|Born||January 30, 1964|
|Coaching career (HC unless noted)|
|1990–1993||Bowie State (assistant)|
|2001–2004||George Washington (assistant)|
|Head coaching record|
|Accomplishments and honors|
|America East regular season (2009)|
America East Tournament (2009)
Kevin Levoin Broadus (born January 30, 1964) is an American college basketball coach and currently the head coach at Morgan State. He is the former head coach at Binghamton University, where he resigned after an NCAA Investigation.
Broadus began playing collegiately at Grambling State University, but transferred after his first season to Bowie State University. He played for Bowie State from 1983 to 1986, earning conference all-rookie honors in the 1984 season, and leading his team in scoring as a captain during his senior year. Broadus graduated from Bowie State in 1990 with a degree in business administration.
After a playing career at Bowie State, Broadus stayed on with his alma mater as an assistant coach until 1993, when he joined the University of District of Columbia coaching staff. In 1997, he'd become an assistant at American, which was followed by assistant coaching stops in his hometown Washington, D.C. at both George Washington and Georgetown University under John Thompson III. Broadus helped in the rebuilding of the Hoya program, culminating in a trip to the 2007 Final Four. After the 2007 season, he was named the head coach at Binghamton, where he guided the team to its first ever NCAA Tournament appearance in 2009 before being dismissed in light of an investigation into the Bearcat program that offseason.
After Binghamton, Broadus rejoined the staff at Georgetown in 2011. In 2017, Broadus was named an assistant coach on Mark Turgeon's staff at Maryland. On May 1, 2019, Broadus was named the 16th head coach in Morgan State history, replacing Todd Bozeman.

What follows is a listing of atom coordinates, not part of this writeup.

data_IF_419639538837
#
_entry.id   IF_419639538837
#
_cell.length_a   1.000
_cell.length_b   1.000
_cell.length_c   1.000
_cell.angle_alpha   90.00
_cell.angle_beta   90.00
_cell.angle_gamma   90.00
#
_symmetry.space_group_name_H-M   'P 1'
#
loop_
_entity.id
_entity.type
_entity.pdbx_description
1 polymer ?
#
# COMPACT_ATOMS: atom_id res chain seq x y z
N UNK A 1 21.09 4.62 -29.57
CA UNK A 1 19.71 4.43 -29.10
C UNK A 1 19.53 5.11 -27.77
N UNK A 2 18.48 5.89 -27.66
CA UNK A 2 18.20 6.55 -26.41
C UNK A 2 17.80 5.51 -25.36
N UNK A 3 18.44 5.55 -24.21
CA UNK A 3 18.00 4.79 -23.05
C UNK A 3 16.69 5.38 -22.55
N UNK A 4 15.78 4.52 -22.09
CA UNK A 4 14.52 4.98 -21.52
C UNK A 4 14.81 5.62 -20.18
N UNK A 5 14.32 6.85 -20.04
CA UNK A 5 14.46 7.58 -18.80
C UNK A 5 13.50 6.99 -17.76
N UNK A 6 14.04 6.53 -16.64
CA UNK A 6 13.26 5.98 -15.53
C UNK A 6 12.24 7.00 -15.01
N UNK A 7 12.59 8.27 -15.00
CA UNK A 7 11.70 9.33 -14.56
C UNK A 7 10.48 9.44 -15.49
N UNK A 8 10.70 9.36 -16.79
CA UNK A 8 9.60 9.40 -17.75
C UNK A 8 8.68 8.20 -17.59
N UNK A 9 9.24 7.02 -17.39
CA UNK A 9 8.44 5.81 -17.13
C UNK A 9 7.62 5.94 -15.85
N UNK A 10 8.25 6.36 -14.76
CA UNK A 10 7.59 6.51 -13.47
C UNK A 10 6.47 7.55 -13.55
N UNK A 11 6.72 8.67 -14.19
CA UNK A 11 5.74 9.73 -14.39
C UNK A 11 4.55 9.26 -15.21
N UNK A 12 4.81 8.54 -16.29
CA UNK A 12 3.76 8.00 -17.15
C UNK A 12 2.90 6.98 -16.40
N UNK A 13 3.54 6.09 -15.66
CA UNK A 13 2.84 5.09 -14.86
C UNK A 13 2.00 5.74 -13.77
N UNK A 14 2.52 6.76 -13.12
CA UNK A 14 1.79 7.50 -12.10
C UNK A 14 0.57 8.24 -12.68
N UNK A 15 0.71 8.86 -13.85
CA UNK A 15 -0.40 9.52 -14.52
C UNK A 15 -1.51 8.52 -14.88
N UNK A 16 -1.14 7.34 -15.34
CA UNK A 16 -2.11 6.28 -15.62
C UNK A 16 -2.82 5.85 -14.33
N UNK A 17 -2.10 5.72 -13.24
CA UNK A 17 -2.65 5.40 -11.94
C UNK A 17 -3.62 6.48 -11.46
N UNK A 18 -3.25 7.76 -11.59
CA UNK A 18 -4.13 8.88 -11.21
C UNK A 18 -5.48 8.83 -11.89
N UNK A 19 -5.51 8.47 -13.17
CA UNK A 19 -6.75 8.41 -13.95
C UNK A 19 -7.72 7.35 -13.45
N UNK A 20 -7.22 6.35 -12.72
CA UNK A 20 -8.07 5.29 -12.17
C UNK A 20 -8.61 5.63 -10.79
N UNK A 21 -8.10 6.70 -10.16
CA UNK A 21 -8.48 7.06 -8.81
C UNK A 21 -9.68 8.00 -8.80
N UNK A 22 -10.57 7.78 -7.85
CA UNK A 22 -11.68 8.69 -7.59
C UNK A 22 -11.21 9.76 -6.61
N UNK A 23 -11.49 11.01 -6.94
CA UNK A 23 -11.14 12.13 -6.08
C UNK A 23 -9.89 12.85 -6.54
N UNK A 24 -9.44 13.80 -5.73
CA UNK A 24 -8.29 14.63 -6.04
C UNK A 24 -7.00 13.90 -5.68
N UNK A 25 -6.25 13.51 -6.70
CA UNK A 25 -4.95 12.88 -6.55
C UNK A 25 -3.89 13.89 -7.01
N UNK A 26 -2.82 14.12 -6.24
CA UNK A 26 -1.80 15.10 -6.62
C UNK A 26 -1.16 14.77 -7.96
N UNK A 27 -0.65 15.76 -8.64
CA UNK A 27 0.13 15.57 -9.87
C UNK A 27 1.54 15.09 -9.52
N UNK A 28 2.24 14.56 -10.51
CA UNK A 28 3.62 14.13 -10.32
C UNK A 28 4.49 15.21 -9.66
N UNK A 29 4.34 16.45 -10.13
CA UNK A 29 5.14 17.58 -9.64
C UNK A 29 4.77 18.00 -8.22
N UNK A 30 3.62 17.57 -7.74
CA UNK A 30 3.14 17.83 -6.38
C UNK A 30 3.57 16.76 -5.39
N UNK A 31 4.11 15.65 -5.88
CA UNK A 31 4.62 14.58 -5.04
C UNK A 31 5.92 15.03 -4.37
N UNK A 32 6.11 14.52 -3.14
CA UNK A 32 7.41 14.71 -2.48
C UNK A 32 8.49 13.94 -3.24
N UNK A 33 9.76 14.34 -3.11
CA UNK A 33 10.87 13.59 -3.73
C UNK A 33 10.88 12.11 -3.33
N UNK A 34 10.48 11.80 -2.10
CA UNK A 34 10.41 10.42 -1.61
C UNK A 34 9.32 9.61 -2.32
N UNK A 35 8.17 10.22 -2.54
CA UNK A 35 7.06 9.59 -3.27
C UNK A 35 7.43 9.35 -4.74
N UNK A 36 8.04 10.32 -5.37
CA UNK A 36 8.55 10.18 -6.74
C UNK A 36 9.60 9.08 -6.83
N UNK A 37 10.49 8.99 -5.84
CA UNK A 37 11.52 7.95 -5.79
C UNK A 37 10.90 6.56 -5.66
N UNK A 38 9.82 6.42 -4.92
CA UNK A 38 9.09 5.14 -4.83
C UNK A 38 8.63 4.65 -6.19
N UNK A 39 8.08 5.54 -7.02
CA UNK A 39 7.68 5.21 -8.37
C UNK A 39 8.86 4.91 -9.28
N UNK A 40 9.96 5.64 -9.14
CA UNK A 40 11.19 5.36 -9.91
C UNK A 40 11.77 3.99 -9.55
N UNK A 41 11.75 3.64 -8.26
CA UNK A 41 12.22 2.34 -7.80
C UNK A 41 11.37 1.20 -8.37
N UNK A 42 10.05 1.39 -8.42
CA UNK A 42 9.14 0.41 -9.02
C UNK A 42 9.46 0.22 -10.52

Broadus at Binghamton
In two short seasons, Kevin Broadus vaulted Binghamton's basketball program to the top of the America East Conference. After directing a three-game improvement in his first season in 2007–08, Broadus's Bearcats completed a remarkable season in 2008-09. They won a school record-tying 23 games and a share of the America East regular season title. After defeating opponents from the Big East, Conference USA and MAAC in the non-conference schedule, Binghamton stormed through the America East slate at a 13–3 clip, capping an undefeated February with a title-clinching home court win in front of a sellout 5,222 fans at the Events Center. They lost to Duke in the first round of the NCAA Tournament—a game that was seen by millions of basketball fans across the country as CBS's highlighted late game on March 19.
In September 2009, Broadus dismissed six players from the team for undisclosed team rules violations, later revealed to involve various criminal actions. Soon after, Joel Thirer, Binghamton's athletic director and the man who hired Broadus, was reassigned to a position outside the athletic department. On October 6, 2009, Broadus committed an NCAA violation by communicating with high school players during a no-contact period. On October 14, Broadus was placed on paid administrative leave—effectively a suspension with pay—pending a full investigation of operations into the men's basketball program. Assistant Mark Macon was named interim coach.